Aikhoje snatched an extended h-pawn and started to march his majority to victory, but as we have seen in the previous games, the resistance at the Olympiad is always quite high and Black set up a blockade on the kingside and hoped that White’s vulnerable king would be enough for a truce between the sides, but White had other plans!
Aikhoje was able to combine the continual threat of the g-passer and threats on the enemy king and Black’s stubborn defense collapsed, as Nigeria had their first clean sheet of the event.
The Faroe Islands was Nigeria’s next opponent with our hero on the second board. Straight from the opening he employed one of his rooks to the third rank, which might look strange at first, but as we see later, it looked like the rook would play a big part in a potential attack on the enemy’s king.
This potential attack was too dangerous for the second player to allow, so he sacrificed an exchange hoping that his advanced pawns on the queenside would compensate for the lost material.
He was right in his judgement and White was on the ropes after a few mistakes. Although, one should never give up in chess as sometimes our opponents give us chances to resuscitate our position and the player from the Faroe Islands did exactly that. Unfortunately, Aikhoje was unable to find the study-like draw in the critical moment and suffered his first and last defeat of the event as Nigeria were beaten 4-0.
In the ninth round we had an African showdown as Botswana faced Nigeria. There was another tug of war using the Alekhine Defence, although this time, it was employed by the Nigerian board two player. He was able to trick White, who opted for a King’s Indian Attack set-up, and won a pawn as early as move 9.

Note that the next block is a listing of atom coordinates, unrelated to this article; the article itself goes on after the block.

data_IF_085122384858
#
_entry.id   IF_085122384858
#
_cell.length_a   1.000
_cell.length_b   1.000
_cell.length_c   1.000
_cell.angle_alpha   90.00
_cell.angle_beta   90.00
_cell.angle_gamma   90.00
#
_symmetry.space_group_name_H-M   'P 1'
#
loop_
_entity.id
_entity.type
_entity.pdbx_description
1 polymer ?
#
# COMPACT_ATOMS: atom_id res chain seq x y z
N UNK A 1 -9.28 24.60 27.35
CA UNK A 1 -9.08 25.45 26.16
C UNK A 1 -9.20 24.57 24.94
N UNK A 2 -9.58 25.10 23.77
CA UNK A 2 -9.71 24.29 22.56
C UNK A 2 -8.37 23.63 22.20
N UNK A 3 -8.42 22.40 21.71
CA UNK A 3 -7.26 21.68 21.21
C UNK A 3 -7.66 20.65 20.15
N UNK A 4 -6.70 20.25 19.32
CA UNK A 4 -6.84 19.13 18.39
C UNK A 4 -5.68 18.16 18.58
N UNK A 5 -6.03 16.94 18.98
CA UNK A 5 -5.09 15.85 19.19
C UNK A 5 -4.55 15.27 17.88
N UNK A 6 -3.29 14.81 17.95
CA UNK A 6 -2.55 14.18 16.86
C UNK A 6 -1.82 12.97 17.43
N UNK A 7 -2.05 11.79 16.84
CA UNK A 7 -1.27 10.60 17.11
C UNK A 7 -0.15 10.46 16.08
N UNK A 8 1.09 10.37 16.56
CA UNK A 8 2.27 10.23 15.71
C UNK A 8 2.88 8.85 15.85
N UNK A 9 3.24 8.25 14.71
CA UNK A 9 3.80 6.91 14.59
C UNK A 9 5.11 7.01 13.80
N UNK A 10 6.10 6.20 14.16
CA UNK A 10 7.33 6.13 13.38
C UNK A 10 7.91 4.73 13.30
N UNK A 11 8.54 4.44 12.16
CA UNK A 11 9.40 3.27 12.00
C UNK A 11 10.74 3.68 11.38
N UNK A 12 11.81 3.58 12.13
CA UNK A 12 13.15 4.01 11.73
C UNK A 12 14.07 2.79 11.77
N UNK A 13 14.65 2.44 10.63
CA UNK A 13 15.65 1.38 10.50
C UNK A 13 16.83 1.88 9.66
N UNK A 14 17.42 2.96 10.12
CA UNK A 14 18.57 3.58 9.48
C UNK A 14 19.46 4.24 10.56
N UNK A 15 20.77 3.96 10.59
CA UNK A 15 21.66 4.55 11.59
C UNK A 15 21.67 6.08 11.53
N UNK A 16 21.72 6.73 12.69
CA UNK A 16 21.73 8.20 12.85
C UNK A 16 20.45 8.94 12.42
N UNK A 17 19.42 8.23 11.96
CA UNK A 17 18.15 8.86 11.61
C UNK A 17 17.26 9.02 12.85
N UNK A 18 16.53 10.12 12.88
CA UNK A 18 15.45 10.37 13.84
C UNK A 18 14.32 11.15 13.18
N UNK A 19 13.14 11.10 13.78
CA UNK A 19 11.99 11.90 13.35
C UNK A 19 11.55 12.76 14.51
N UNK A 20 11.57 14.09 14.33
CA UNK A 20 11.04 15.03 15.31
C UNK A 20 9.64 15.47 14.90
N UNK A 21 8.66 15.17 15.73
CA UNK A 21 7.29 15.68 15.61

It was always going to be an uphill battle for White from there on. Black expertly converted his material advantage by starting an attack on the king. This won him even more material, and then he smoothly earned victory in the resulting endgame, with his bishop and knight versus his opponent’s sole rook. Nigeria won four game points and all the bragging rights in this encounter.
Aikhoje’s last game came against El Salvador in the twelfth round. He used the Torre Attack once more to win a cute game, which I think is very reminiscent of Fischer-Sherwin 1957.
The pawn structure was basically the same (pawns on c3, d4 for White and c4 for Black), where White had some lovely tactics on the kingside, because of this (it seems as though the board is split in half in this structure; White’s play is found on the inside, while Black’s is on the opposite flank). This secured Aikhoje the gold medal on board two and a whitewash of 4-0 against El Salvador.
An amazing performance by an African legend. IM Aikhoje’s performance is one that we all should aim to emulate as we try to take African chess to newer heights.
Although, such a showing should be a moment of joy and celebration, we cannot help but notice the sad circumstances of the gold medal that never ended up in Aikhoje’s possession.
He had to leave before the prize giving and never received his medal due to some controversial details we will not get into here.
It is, however, my understanding that a decade later, he received a commemorative plaque to honor his achievements at the 2008 Dresden Olympiad. Africa Chess Media would like to also tip our hats off to the great chess IM Odion Aikhoje.
What do you think of IM Aikhoje’s performance? Also let us know down in the comments who you think we should cover next. Till next time!